On October 28, 2014, the Supreme Court of Canada, with a 5-2 majority, held that Convention for the Unification of Certain Rules for International Carriage by Air (the “Montreal Convention”) provides exclusive recourse against airlines for claims arising in the course of international carriage by air, and passengers on international flights subject to the Montreal Convention cannot claim damages against an airline for moral or psychological injury that are not rooted in physical injury or bodily harm. The majority of the Court specifically held that the Montreal Convention does not permit an award of damages for the breach of language rights during international carriage by air
The Montreal Convention’s uniform and exclusive scheme of damages liability for international air carriers does not permit an award of damages for breach of language rights during international carriage by air. To hold otherwise would do violence to the text and purpose of the Montreal Convention, depart from Canada’s international obligations under it and put Canada off-side a strong international consensus concerning its scope and effect. The general remedial power under the OLA to award appropriate and just remedies cannot – and should not- be read as authorizing Canadian courts to depart from Canada’s international obligations under the Montreal Convention (para 6).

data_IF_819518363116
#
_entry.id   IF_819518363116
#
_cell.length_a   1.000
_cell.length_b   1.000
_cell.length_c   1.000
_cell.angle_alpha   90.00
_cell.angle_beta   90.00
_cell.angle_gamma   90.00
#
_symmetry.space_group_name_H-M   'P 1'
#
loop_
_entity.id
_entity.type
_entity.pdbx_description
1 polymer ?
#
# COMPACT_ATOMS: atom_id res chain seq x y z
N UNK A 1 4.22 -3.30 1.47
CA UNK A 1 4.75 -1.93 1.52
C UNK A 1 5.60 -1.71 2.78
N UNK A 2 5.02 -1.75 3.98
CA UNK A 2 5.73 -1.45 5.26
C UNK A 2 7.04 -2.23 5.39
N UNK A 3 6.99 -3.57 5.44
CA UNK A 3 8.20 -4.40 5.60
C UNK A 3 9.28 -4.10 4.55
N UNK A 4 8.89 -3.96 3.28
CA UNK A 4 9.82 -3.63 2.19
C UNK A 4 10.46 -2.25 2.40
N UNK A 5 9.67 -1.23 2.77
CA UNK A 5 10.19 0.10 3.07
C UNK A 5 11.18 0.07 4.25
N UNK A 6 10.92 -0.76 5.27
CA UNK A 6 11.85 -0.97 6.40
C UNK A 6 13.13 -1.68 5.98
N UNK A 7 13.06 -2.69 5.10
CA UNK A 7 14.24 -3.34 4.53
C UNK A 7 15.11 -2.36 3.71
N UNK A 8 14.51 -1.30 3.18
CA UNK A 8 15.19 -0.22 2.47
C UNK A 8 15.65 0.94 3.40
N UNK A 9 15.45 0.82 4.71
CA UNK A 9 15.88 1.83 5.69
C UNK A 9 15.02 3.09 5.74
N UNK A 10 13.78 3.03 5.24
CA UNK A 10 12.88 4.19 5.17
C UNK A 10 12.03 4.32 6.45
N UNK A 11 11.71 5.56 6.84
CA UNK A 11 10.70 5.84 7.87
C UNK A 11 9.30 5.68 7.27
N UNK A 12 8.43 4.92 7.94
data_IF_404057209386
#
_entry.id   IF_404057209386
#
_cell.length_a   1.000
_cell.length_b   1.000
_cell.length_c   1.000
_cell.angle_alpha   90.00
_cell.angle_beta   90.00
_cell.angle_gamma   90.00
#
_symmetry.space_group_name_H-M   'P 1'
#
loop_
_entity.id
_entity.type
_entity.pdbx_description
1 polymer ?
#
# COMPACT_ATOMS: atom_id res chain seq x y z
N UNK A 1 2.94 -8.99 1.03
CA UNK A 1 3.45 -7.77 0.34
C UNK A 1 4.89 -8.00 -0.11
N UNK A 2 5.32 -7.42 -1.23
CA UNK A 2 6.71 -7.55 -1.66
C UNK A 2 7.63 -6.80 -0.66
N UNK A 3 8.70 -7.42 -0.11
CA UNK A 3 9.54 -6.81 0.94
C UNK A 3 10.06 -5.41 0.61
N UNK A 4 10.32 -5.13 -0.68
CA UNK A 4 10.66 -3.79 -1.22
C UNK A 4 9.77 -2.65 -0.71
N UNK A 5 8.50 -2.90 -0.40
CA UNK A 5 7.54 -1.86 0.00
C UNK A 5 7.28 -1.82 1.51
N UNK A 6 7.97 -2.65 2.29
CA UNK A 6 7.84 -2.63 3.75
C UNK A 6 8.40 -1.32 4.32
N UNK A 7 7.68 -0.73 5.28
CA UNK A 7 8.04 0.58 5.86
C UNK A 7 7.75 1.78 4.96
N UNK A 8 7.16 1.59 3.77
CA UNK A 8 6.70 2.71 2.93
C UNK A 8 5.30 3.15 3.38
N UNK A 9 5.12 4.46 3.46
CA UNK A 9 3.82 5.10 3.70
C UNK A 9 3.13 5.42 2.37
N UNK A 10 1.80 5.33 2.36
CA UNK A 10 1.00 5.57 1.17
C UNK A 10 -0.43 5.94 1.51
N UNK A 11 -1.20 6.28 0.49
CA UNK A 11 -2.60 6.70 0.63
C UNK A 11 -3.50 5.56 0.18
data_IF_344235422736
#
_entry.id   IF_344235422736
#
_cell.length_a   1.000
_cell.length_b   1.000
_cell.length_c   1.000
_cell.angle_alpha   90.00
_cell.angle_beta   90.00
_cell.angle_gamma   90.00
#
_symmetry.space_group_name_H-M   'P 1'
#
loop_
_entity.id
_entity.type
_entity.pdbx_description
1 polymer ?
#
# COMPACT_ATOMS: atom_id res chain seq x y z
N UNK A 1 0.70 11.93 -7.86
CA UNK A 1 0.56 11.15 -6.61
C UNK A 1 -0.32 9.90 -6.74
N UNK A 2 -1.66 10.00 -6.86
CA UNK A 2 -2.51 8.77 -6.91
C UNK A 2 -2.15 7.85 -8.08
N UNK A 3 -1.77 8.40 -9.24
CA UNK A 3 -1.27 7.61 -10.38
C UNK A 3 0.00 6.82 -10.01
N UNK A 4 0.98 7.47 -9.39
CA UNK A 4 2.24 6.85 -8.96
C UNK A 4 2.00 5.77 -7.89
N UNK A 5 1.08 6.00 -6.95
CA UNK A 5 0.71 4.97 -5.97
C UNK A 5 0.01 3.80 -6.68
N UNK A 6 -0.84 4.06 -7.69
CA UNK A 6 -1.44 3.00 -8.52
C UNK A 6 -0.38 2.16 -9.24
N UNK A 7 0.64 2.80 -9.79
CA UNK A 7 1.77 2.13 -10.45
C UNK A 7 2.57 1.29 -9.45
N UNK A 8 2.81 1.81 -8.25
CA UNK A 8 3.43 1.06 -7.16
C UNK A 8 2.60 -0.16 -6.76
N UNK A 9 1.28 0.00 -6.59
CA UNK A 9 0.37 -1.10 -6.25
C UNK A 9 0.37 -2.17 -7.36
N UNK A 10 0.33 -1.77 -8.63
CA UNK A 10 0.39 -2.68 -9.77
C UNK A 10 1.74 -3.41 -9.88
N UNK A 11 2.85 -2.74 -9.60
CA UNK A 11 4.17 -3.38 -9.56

Damages Sought for Lack of French Language Services on Air Canada Flights
The Thibodeaus initiated legal proceedings for a lack of French language services on three separate 2009 flights of Air Canada between Canada and the United States, which services are required under the Official Languages Act (the “OLA”). The Federal Court awarded the Thibodeaus damages for moral prejudice, pain and suffering, and loss of enjoyment of their vacation, and also granted a structural order that required the airline to institute a monitoring process.